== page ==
Child

Imagine this, your daughter is 17 years old and getting ready to finish high school and enter college.  The big decisions have been made and the paperwork has been filed.  However, you just got notice that she’s in jeopardy of not getting the financial aid or scholarships you’ve been counting on because over 10 years ago, someone starting using her social security number to open several credit card accounts and even took out a mortgage.  Unfortunately, this exact type of scenario is playing out every year.  In some cases it’s a result of an accidental transposing of a social security number, but in others it’s an intentional act of identity theft.  Regardless of the intentionality, your child could be left with a long, daunting process that could throw a wrench into all their early adulthood plans.

As parents, one of our basic instincts is to protect our children.  While we’re quick to step in the way of a physical danger, the thought of protecting our child’s personal information from identity theft may not trigger those same guardian instincts.

Identity theft occurs when someone uses personally identifying information, like your name or Social Security number to commit fraud or other crimes.  The perpetrator could be an organized criminal halfway around the world or a family member in a desperate situation.  Regardless of who poses the threat, we need to do what we can to prevent any real damage from being done to our children because a stolen identity can generate some significant headaches and consequences.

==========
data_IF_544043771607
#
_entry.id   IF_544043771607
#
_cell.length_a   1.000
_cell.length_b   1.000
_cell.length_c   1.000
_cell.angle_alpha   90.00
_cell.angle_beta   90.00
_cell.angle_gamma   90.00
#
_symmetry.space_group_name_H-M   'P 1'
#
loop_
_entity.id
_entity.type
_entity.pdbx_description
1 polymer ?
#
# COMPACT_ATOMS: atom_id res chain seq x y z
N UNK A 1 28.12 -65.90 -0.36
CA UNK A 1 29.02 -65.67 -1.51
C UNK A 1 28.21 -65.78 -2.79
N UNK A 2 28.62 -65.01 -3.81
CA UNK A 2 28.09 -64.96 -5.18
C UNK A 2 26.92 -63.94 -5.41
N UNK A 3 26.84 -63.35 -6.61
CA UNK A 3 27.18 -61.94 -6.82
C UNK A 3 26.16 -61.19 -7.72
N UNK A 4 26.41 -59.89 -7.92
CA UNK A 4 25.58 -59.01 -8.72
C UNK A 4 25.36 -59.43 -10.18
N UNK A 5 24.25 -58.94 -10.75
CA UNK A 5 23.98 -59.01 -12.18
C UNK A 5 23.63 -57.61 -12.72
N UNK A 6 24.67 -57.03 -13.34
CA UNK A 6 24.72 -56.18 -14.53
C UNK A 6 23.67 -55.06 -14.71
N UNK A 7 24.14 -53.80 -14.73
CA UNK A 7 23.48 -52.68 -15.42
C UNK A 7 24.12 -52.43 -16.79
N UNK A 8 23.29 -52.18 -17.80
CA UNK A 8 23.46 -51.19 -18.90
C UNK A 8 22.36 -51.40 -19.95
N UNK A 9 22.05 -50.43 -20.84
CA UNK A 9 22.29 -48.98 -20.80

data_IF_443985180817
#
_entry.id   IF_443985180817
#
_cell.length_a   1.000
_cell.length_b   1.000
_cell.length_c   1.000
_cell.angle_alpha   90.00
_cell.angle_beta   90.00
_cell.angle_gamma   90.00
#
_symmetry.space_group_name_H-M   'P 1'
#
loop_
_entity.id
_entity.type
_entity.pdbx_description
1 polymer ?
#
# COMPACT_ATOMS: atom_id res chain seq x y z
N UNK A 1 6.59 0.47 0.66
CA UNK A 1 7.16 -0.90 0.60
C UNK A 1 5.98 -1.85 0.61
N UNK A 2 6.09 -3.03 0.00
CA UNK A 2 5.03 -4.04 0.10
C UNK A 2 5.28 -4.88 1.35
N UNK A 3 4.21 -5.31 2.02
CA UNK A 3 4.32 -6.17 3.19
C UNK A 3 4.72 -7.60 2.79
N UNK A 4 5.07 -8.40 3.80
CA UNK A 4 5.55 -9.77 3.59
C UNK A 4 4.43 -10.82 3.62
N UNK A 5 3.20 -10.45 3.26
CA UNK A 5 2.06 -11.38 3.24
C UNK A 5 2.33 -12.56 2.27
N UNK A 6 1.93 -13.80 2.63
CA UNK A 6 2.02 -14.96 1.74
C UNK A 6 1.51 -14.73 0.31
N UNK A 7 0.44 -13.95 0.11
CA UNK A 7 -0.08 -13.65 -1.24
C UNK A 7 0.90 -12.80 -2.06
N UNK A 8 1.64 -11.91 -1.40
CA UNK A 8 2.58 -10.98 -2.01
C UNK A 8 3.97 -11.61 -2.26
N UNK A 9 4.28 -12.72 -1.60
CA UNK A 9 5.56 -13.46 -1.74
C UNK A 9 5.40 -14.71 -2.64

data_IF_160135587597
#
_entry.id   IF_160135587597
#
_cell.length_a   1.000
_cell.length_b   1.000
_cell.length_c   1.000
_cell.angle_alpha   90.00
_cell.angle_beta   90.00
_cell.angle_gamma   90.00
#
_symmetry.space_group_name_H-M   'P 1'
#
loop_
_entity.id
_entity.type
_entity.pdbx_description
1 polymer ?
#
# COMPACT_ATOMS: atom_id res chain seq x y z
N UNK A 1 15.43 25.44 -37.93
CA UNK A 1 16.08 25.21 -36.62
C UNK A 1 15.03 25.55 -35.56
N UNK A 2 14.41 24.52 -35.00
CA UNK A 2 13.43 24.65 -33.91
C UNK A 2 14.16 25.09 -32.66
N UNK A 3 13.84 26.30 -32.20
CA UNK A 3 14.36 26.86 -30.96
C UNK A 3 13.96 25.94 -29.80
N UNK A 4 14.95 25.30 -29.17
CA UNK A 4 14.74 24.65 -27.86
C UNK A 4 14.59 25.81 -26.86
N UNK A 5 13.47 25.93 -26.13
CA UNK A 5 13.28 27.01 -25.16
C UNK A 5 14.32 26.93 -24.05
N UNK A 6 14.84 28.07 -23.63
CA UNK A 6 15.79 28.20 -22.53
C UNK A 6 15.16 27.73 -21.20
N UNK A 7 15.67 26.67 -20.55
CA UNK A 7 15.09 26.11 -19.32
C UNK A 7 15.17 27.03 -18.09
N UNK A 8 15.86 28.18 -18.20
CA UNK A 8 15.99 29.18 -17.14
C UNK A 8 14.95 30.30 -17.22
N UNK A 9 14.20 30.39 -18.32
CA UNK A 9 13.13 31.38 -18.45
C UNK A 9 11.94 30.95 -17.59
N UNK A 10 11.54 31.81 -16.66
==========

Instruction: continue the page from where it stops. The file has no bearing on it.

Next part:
Why Would Someone Want to Steal a Child’s Identity?

You may be wondering why anyone would want to steal your child’s personal identification.  After all, they don’t have a credit card to use, a bank account flush with cash or a personal tax return to fraudulently file on their behalf.  So, what is the value of this information in the hands of a criminal?

The reality is that a child’s information is more valuable than an adult’s and the rate of identity theft among children under the age of 18 is higher than it is for adults.  The IDs of most minors have never been used, so they present criminals with a blank slate.  On top of that, since a child’s ID probably won’t be used for several more years and is likely not being monitored by parents, it makes the risk of detection low and the shelf life long.